Ghana is ranked among the nations engulfed in open defecation, and there are fears she may not attain the Sustainable Development Goals (SDG) six target two, which mandate nations to end open defecation by 2030.
Mr. Emmanuel Addai, Knowledge Management Expert, Greater Accra Metropolitan Area Sanitation and Water Project (GAMA SWP), who made the disclosure, said across the country people were practising open defecation.
He was addressing the Media Coalition Against Open Defecation (M-CODe) National Working Group Empowerment Summit in Accra, sponsored by World Vision Ghana.
The M-CODe Empowerment Summit forms part of the “M-CODe 2023 Anti-Open Defecation Nationwide Advocacy efforts to build the capacity of media practitioners to fight open defecation and develop and strengthen networks with strategic stakeholders.
Speaking on “The Media and Promotion of Public and Communal Toilets,” Mr. Addai, while stressing the importance of public and communal toilets, noted that a toilet facility constructed in public places was meant for transient populations.
While communal toilets serve residential communities in the absence of household toilets, they are also useful for visitors during festive occasions, stressing that the global emphasis was on household toilets.
Mr. Addai therefore urged the media to focus on and promote the construction of household toilets and not agitate for communal or public toilets.
He noted that the media should question the absence of household toilets, attack landlords for failing to provide toilets at home, and stop trumpeting the absence of communal toilets in communities.
“We must hold landlords and landladies accountable for their failure to provide households with toilets instead of attacking political leaders and the government for their failure to provide a communal toilet,” he said.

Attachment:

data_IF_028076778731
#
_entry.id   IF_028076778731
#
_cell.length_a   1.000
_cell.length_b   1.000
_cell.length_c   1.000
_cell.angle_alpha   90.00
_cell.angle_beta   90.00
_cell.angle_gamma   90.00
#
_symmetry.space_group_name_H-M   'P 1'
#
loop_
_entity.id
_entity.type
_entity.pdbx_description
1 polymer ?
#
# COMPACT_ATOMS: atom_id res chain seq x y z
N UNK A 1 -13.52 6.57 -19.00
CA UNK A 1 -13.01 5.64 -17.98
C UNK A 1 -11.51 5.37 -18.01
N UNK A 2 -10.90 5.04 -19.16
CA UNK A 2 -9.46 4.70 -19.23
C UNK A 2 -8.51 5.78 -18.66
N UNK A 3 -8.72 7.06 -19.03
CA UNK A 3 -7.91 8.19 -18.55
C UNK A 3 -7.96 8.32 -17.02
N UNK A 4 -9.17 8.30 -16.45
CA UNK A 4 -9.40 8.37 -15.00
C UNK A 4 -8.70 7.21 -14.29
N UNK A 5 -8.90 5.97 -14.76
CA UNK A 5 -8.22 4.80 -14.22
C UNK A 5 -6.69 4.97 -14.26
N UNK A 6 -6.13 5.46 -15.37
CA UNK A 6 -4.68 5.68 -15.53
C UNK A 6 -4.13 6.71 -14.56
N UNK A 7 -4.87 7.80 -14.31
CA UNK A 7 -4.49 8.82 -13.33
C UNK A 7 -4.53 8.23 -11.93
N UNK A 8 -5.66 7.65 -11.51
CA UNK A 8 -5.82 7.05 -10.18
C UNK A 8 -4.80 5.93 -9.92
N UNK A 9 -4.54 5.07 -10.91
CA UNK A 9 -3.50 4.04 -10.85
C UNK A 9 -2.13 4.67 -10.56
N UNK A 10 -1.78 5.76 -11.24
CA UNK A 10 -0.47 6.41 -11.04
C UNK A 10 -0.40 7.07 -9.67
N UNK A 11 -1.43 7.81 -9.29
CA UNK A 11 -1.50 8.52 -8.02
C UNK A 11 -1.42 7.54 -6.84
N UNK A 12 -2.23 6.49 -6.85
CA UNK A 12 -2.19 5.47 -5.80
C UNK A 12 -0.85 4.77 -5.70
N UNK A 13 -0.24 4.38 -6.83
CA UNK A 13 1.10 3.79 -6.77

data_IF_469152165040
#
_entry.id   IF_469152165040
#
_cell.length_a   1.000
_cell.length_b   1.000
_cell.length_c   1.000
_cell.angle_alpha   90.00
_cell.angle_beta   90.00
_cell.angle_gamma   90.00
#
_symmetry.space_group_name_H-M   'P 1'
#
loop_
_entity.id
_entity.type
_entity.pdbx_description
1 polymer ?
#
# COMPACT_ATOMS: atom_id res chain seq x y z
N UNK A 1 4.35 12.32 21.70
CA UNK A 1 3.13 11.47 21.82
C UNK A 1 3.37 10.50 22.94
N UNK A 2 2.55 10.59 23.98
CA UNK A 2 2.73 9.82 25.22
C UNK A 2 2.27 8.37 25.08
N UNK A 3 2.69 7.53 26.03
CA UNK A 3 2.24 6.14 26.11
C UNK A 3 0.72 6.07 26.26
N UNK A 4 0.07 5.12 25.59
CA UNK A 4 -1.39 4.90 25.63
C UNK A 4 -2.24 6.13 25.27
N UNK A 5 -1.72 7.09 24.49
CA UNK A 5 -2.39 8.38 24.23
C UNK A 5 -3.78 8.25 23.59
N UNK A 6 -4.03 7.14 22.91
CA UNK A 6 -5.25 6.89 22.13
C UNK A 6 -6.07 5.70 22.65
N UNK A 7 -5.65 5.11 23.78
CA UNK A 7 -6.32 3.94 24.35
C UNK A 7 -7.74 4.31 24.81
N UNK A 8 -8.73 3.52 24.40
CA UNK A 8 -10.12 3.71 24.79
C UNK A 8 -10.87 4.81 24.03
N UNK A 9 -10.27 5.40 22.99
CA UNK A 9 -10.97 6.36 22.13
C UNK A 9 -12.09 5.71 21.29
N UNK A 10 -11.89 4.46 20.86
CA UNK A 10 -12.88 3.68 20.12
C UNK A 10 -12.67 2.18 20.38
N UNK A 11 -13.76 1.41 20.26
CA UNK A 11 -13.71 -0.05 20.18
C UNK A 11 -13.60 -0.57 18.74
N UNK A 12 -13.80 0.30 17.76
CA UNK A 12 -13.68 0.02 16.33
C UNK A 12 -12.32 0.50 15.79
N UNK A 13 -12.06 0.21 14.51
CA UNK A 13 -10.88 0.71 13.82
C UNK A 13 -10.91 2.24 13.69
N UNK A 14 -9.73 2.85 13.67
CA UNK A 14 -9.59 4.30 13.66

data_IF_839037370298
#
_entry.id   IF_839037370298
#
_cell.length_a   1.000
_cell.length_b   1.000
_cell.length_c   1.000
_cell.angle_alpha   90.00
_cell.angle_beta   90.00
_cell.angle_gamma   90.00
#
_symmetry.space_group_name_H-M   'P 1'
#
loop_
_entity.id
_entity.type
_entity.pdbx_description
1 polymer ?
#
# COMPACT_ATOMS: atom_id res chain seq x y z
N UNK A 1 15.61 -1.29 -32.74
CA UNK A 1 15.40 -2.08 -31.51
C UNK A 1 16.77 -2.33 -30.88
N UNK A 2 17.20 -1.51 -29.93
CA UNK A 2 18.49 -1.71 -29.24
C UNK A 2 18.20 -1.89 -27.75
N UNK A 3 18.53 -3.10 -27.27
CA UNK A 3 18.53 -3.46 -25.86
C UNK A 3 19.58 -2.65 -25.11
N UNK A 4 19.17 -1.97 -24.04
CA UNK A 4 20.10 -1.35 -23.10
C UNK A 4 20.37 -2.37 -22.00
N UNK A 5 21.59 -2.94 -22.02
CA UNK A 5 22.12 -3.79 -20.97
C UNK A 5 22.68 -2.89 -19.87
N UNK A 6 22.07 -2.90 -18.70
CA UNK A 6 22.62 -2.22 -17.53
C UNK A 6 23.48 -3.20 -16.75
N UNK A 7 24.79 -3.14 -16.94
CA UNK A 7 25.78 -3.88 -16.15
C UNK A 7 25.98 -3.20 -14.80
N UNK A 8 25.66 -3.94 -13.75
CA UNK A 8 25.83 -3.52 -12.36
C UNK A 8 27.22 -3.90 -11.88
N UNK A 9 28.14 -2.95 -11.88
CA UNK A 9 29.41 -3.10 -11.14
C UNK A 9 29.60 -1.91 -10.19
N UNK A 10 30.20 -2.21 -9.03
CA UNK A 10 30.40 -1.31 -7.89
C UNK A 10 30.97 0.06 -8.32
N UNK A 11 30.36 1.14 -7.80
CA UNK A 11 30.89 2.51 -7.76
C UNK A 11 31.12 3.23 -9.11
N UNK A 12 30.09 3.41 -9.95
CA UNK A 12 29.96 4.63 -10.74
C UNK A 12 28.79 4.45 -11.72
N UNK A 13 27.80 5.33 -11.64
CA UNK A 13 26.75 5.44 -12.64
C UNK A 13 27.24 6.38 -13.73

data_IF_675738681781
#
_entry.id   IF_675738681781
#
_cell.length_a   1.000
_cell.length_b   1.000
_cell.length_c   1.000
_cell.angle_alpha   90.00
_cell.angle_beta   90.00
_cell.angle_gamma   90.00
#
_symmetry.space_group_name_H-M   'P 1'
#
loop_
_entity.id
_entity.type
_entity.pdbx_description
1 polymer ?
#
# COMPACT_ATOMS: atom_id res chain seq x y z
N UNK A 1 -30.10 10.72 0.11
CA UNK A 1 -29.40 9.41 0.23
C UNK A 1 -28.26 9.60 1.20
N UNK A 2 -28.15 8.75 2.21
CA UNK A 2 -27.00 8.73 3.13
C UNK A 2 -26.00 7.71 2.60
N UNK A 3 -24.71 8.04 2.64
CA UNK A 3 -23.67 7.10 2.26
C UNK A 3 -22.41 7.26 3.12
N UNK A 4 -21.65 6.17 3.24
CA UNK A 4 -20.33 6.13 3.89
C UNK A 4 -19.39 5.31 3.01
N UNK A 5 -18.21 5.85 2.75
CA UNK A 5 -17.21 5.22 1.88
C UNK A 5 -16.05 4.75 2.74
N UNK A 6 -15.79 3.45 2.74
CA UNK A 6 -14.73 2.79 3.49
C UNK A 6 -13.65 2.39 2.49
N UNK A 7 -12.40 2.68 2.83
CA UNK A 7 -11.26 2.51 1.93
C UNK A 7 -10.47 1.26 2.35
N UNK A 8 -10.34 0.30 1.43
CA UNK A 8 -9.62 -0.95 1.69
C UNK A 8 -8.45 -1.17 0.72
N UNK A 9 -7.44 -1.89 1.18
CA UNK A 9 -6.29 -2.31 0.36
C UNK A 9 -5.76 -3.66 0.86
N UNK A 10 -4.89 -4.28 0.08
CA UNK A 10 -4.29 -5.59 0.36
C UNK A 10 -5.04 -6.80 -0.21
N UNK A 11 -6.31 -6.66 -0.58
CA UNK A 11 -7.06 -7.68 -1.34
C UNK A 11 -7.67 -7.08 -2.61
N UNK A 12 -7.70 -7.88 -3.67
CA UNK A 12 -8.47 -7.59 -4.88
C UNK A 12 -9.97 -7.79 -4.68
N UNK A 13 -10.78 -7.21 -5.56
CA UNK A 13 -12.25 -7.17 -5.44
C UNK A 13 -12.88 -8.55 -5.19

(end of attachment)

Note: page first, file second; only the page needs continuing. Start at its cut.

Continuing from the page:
Mr. Francis Ameyibor, M-CODe National Convenor, urged journalists to speak out and put the spotlight on communities notorious for open defecation.
He said the coalition needed to challenge leadership and relevant authorities at all levels to act, while calling on assembly members to desist from taking money from squatters to put up wooden structures that are inconvenient.
Mr Ameyibor said M-CODe was building alliances with strategic stakeholders, including the Regional Coordinating Council, Environmental Health Department, Ghana Education Service, Ghana Health Service, Community Water and Sanitation Agency, and the Department of Community Development, to revitalise advocacy against open defecation.
Other stakeholders include the Department of Gender, the National Commission for Civic Education, Regional Environmental Officers, the Environmental Protection Agency, World Vision, and civil society organisations.
Others are Regional Officers from the Environmental Protection Agency, the Ministry of Sanitation, and the Ministry of Local Government and Rural Development, among others, who work to revive and maintain the activism to alter the rules and build a society free of open defecation.
As part of national efforts to put an end to the practice, Mr. Ameyibor noted that empowerment through capacity building, connecting key players in the battle against open defecation, and developing a forum to expose communities still engaging in the practice were all important.
Other speakers include Mr. Yaw Attah Arhin, World Vision Ghana Water, Sanitation, and Hygiene (WASH) Technical Specialist, and Mr. Wisdom Aditsey, Tema Metropolitan Health Officer.